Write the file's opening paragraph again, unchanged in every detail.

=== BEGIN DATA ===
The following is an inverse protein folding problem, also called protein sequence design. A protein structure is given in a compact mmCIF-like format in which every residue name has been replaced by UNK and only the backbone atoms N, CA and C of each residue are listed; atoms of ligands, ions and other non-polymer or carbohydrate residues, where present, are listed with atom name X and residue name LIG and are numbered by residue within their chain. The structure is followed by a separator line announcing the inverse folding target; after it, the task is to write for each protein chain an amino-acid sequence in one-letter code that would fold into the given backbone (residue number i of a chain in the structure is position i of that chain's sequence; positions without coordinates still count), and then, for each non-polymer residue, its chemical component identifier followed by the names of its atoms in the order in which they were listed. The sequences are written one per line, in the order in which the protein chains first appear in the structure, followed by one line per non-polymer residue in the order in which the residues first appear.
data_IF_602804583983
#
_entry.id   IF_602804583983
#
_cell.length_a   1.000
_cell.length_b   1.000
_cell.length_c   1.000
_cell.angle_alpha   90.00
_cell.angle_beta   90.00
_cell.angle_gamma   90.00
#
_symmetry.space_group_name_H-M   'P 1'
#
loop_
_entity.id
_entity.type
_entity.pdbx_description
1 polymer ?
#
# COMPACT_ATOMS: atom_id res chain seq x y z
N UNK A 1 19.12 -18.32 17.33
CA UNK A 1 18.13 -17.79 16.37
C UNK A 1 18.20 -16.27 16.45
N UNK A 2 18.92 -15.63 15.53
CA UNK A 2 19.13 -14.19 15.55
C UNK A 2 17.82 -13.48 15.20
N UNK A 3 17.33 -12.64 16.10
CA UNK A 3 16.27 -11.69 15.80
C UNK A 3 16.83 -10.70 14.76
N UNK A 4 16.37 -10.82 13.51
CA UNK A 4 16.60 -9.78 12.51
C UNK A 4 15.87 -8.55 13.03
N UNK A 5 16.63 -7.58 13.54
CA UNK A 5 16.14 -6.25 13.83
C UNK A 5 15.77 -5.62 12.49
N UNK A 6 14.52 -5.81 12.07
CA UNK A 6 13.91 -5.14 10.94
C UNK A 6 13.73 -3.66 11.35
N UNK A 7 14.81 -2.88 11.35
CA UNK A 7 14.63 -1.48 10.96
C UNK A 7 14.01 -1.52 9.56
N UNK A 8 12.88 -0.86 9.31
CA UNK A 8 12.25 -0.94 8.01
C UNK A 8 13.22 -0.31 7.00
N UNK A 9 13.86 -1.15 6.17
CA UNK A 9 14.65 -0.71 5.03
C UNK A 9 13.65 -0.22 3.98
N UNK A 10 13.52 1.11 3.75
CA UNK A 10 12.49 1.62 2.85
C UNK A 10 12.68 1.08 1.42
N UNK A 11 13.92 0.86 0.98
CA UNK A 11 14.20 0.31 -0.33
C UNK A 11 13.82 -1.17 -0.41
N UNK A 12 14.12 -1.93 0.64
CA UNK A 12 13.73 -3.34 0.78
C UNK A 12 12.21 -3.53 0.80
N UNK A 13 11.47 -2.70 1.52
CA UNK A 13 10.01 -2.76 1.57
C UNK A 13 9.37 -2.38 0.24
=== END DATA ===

The following is an inverse protein folding problem, also called protein sequence design. A protein structure is given in a compact mmCIF-like format in which every residue name has been replaced by UNK and only the backbone atoms N, CA and C of each residue are listed; atoms of ligands, ions and other non-polymer or carbohydrate residues, where present, are listed with atom name X and residue name LIG and are numbered by residue within their chain. The structure is followed by a separator line announcing the inverse folding target; after it, the task is to write for each protein chain an amino-acid sequence in one-letter code that would fold into the given backbone (residue number i of a chain in the structure is position i of that chain's sequence; positions without coordinates still count), and then, for each non-polymer residue, its chemical component identifier followed by the names of its atoms in the order in which they were listed. The sequences are written one per line, in the order in which the protein chains first appear in the structure, followed by one line per non-polymer residue in the order in which the residues first appear.